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was a visiting fellow at the NCDG during the fall of 2003. He is
a lecturer and head-assistant at Institute of Political Science,
Department of International Relations, at the University of Zurich,
Switzerland. Before defending his dissertation in spring 2003, Marc
served as a member of the Editorial Committee of the Swiss Political
Science Review and published as a journalist on several
Internet-related topics. From 1995 to 1998, he worked as a research
associate at Institute of Political Science and co-founded the Unit for
Internet Studies, a virtual think-thank focusing on matters related to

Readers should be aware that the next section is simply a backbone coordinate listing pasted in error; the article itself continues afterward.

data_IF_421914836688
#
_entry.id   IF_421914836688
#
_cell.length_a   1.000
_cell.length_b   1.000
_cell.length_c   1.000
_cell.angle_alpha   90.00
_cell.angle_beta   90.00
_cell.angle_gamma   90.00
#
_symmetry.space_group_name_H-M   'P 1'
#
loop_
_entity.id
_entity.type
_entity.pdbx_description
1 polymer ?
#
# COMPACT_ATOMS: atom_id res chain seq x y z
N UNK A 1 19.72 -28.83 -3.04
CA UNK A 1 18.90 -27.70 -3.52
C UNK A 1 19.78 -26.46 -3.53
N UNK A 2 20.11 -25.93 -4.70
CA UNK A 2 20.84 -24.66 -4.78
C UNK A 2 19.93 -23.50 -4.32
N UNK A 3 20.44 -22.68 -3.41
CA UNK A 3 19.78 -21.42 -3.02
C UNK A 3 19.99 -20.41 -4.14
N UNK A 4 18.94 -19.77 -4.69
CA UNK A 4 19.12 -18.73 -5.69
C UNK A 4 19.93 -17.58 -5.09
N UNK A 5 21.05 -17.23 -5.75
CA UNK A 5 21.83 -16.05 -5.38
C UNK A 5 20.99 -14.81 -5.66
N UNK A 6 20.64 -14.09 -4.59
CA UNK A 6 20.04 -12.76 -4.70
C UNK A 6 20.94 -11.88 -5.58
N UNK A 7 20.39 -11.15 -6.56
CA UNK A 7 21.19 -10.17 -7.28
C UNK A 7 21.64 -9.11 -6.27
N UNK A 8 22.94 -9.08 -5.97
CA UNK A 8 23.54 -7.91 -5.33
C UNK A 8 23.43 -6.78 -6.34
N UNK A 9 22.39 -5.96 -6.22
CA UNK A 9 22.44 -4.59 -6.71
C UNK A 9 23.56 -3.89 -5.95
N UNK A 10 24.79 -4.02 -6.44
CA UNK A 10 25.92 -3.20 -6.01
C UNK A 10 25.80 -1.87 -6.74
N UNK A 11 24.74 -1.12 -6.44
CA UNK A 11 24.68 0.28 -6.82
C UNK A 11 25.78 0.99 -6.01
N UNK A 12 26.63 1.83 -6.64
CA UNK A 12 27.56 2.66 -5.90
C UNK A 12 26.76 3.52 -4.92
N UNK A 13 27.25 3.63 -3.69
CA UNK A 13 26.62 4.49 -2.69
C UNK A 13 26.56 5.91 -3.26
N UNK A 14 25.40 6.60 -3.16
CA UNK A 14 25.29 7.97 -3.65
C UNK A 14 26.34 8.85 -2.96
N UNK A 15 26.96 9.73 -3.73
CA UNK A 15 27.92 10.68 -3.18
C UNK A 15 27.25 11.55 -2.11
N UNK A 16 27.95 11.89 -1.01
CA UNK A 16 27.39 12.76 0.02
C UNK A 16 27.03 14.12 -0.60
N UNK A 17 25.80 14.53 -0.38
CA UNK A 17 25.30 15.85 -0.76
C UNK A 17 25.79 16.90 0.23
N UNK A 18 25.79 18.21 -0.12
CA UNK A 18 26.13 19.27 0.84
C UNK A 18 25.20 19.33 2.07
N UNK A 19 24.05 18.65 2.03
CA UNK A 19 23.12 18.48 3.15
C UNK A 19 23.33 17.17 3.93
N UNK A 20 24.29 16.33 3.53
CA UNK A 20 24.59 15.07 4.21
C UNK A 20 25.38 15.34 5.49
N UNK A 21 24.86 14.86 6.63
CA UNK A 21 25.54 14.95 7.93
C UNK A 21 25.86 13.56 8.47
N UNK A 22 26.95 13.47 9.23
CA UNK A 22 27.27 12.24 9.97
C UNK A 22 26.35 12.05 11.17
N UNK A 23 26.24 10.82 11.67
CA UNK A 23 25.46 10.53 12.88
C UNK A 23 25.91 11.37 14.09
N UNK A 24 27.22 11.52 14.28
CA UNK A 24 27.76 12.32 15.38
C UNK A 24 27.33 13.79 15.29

research interests include the increasing capability of the private
sector to act as a key alternative producer of governance functions in
international affairs, or the increasing willingness (need?) of
traditional nation-states to share their powers with private actors in
this domain respectively. In his dissertation, Holitscher asks why
hybrid governance arrangements in the field of the new communications
technologies develop on a global scale and what the driving forces are.
The theoretical framework of his work combines recent approaches to
global governance with positive theories of regulation. Against this
background, Holitscher explains why ICANN was finally founded as an
international private organization while any intergovernmental solution
has been successfully avoided by the US-government.
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National Science Foundation under grant numbers 0131923 and 0630239.
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